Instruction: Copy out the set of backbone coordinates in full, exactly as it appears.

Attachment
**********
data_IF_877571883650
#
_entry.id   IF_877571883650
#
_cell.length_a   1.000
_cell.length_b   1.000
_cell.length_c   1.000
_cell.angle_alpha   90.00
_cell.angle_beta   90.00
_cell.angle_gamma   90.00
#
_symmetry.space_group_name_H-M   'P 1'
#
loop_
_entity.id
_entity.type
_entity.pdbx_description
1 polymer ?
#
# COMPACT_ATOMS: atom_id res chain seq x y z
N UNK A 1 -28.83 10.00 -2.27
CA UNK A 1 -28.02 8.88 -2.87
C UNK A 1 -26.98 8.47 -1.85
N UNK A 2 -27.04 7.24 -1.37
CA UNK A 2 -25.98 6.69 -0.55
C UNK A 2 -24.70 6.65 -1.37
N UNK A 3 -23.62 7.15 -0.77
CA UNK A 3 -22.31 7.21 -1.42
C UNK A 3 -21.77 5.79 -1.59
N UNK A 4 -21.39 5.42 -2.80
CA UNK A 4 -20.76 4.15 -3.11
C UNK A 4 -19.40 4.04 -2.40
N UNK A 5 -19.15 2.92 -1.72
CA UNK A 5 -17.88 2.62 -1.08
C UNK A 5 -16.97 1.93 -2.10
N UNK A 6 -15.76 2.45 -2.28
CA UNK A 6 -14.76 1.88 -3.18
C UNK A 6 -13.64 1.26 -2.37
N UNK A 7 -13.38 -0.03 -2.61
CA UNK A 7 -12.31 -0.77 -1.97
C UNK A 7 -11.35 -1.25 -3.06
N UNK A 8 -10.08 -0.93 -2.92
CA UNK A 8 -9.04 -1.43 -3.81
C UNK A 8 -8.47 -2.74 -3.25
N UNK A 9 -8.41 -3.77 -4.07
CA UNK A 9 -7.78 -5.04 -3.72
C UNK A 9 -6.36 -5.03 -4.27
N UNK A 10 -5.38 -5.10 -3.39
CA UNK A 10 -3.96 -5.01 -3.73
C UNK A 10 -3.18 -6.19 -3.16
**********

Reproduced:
data_IF_877571883650
#
_entry.id   IF_877571883650
#
_cell.length_a   1.000
_cell.length_b   1.000
_cell.length_c   1.000
_cell.angle_alpha   90.00
_cell.angle_beta   90.00
_cell.angle_gamma   90.00
#
_symmetry.space_group_name_H-M   'P 1'
#
loop_
_entity.id
_entity.type
_entity.pdbx_description
1 polymer ?
#
# COMPACT_ATOMS: atom_id res chain seq x y z
N UNK A 1 -28.83 10.00 -2.27
CA UNK A 1 -28.02 8.88 -2.87
C UNK A 1 -26.98 8.47 -1.85
N UNK A 2 -27.04 7.24 -1.37
CA UNK A 2 -25.98 6.69 -0.55
C UNK A 2 -24.70 6.65 -1.37
N UNK A 3 -23.62 7.15 -0.77
CA UNK A 3 -22.31 7.21 -1.42
C UNK A 3 -21.77 5.79 -1.59
N UNK A 4 -21.39 5.42 -2.80
CA UNK A 4 -20.76 4.15 -3.11
C UNK A 4 -19.40 4.04 -2.40
N UNK A 5 -19.15 2.92 -1.72
CA UNK A 5 -17.88 2.62 -1.08
C UNK A 5 -16.97 1.93 -2.10
N UNK A 6 -15.76 2.45 -2.28
CA UNK A 6 -14.76 1.88 -3.18
C UNK A 6 -13.64 1.26 -2.37
N UNK A 7 -13.38 -0.03 -2.61
CA UNK A 7 -12.31 -0.77 -1.97
C UNK A 7 -11.35 -1.25 -3.06
N UNK A 8 -10.08 -0.93 -2.92
CA UNK A 8 -9.04 -1.43 -3.81
C UNK A 8 -8.47 -2.74 -3.25
N UNK A 9 -8.41 -3.77 -4.07
CA UNK A 9 -7.78 -5.04 -3.72
C UNK A 9 -6.36 -5.03 -4.27
N UNK A 10 -5.38 -5.10 -3.39
CA UNK A 10 -3.96 -5.01 -3.73
C UNK A 10 -3.18 -6.19 -3.16